Next month is JuNoWriMo (June Novel Writing Month). Yes, I know many of these are popping up. I know NaNo puts on another one in April. There is also a July one. I'm sure there's more. Why so many? Ernest Hemingway says it best:

"Writing, at its best, is a lonely life."

Finding Fantasy Friday: Set it in the French Quarter

By Britt Reints. Some Rights Reserved.
For Mother's Day, we decided to spend it in the French Quarter in New Orleans. It's only a little over an hour drive from our home and one of my favorite places in the world.

There is no other city in the world like New Orleans; it's a gem. Growing up near the city, I took for granted how truly great it is.

With the hype from Hollywood in New Orleans, such as Treme, NCIS: New Orleans, and The Vampire Diaries spinoff The Originals, I thought I would write about the fantastical elements in this city.

My Journey and Excerpt by Dale S. Rogers

So, excited! Today is the first of my new feature for Young Adult or Fantasy Authors and Illustrators. Without further ado, let me introduce my guest post today. She is a Young Adult/Tween writer and an awesome person to to follow and be followed by on Twitter. Don't forget to read the excerpt from her story. I can't wait for more and wish you, Dale, the best of luck on your publishing journey. :o)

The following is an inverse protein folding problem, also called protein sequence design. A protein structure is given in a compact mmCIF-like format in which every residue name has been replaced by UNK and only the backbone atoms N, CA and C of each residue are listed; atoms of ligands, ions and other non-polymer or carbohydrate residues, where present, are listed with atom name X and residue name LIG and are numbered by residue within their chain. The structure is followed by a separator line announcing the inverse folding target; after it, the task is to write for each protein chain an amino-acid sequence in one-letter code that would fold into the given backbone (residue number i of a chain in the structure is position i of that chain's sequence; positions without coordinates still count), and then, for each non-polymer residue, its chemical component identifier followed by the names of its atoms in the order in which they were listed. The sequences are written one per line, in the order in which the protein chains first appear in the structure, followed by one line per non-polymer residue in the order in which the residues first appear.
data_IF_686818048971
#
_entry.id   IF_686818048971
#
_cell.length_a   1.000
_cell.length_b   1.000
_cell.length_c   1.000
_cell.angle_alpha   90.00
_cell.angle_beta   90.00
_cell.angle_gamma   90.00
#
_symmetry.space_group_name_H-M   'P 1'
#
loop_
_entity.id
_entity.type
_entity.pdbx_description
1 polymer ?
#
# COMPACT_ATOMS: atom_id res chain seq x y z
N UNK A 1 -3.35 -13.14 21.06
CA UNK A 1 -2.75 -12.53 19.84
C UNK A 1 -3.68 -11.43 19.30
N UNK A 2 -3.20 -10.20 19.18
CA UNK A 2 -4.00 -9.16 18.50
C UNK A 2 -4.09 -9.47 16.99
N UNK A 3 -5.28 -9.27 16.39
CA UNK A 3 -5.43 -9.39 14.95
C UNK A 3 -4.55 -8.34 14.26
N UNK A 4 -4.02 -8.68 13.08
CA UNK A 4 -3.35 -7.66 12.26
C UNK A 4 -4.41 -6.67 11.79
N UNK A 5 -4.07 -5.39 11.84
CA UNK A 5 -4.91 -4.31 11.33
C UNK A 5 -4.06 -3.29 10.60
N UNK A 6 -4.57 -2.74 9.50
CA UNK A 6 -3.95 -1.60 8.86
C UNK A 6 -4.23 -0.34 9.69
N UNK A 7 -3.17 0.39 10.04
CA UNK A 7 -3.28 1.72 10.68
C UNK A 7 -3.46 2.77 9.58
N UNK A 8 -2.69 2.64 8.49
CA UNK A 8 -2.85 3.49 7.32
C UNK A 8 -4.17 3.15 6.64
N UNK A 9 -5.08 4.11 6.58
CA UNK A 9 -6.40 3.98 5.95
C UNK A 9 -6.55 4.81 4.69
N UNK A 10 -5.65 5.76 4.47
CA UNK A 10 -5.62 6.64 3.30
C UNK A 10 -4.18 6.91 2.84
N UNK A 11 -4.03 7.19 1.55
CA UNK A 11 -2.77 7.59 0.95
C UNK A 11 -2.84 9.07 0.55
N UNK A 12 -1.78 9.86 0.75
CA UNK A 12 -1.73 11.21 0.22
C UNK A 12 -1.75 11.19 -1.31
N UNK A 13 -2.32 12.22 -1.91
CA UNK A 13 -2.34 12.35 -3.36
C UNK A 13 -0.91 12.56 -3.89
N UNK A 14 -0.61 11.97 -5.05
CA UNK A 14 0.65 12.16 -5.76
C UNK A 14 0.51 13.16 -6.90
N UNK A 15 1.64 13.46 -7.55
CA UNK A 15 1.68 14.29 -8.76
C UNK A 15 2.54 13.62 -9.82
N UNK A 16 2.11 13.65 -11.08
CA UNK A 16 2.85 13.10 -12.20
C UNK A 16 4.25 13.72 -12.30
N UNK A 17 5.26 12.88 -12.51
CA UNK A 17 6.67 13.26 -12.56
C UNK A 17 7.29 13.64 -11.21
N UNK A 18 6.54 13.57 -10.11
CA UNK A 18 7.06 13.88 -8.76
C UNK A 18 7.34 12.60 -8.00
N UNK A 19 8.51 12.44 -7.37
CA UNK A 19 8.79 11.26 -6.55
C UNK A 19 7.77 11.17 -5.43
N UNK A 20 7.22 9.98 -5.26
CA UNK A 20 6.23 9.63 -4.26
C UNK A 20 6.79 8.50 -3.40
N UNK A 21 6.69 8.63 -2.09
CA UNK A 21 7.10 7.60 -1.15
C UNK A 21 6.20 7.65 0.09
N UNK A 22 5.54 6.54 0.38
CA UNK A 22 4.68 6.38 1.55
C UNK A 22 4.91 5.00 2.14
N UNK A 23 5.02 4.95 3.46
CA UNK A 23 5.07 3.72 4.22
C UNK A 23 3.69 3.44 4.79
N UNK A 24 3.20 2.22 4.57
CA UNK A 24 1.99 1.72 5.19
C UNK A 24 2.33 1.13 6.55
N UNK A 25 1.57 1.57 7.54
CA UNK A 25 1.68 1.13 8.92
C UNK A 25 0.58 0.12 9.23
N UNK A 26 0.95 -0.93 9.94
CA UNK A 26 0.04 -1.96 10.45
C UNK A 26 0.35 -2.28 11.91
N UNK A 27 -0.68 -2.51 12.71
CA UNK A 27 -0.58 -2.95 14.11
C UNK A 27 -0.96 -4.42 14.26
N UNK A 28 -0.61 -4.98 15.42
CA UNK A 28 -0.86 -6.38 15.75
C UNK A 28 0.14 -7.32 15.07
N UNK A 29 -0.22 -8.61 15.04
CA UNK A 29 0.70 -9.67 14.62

Dale S. Rogers
     Scratching chalk onto the blackboard of a high school classroom years ago, I might have thought about the knifing which occurred there shortly before I started student teaching.  I also might have wished I'd majored in Journalism or Creative Writing.  I still do.  

Why Portland?

This is a question that I get often. If you've read my novel, Meridienne Drake: Secrets of the Truth, you know that it takes place around Portland, Oregon. If you know me, you know I lived in New Orleans for most of my life and now reside in Houma, LA. Things in common between New Orleans and Portland: well, nothing. They really could not be more opposite cities. New Orleans is by day laid-back, historic, and old-fashioned, and by night it's partying, romantic, and good-eating. Portland is almost futuristic, stylish, and outdoorsy. Gotta love that there is a Starbucks on almost every block.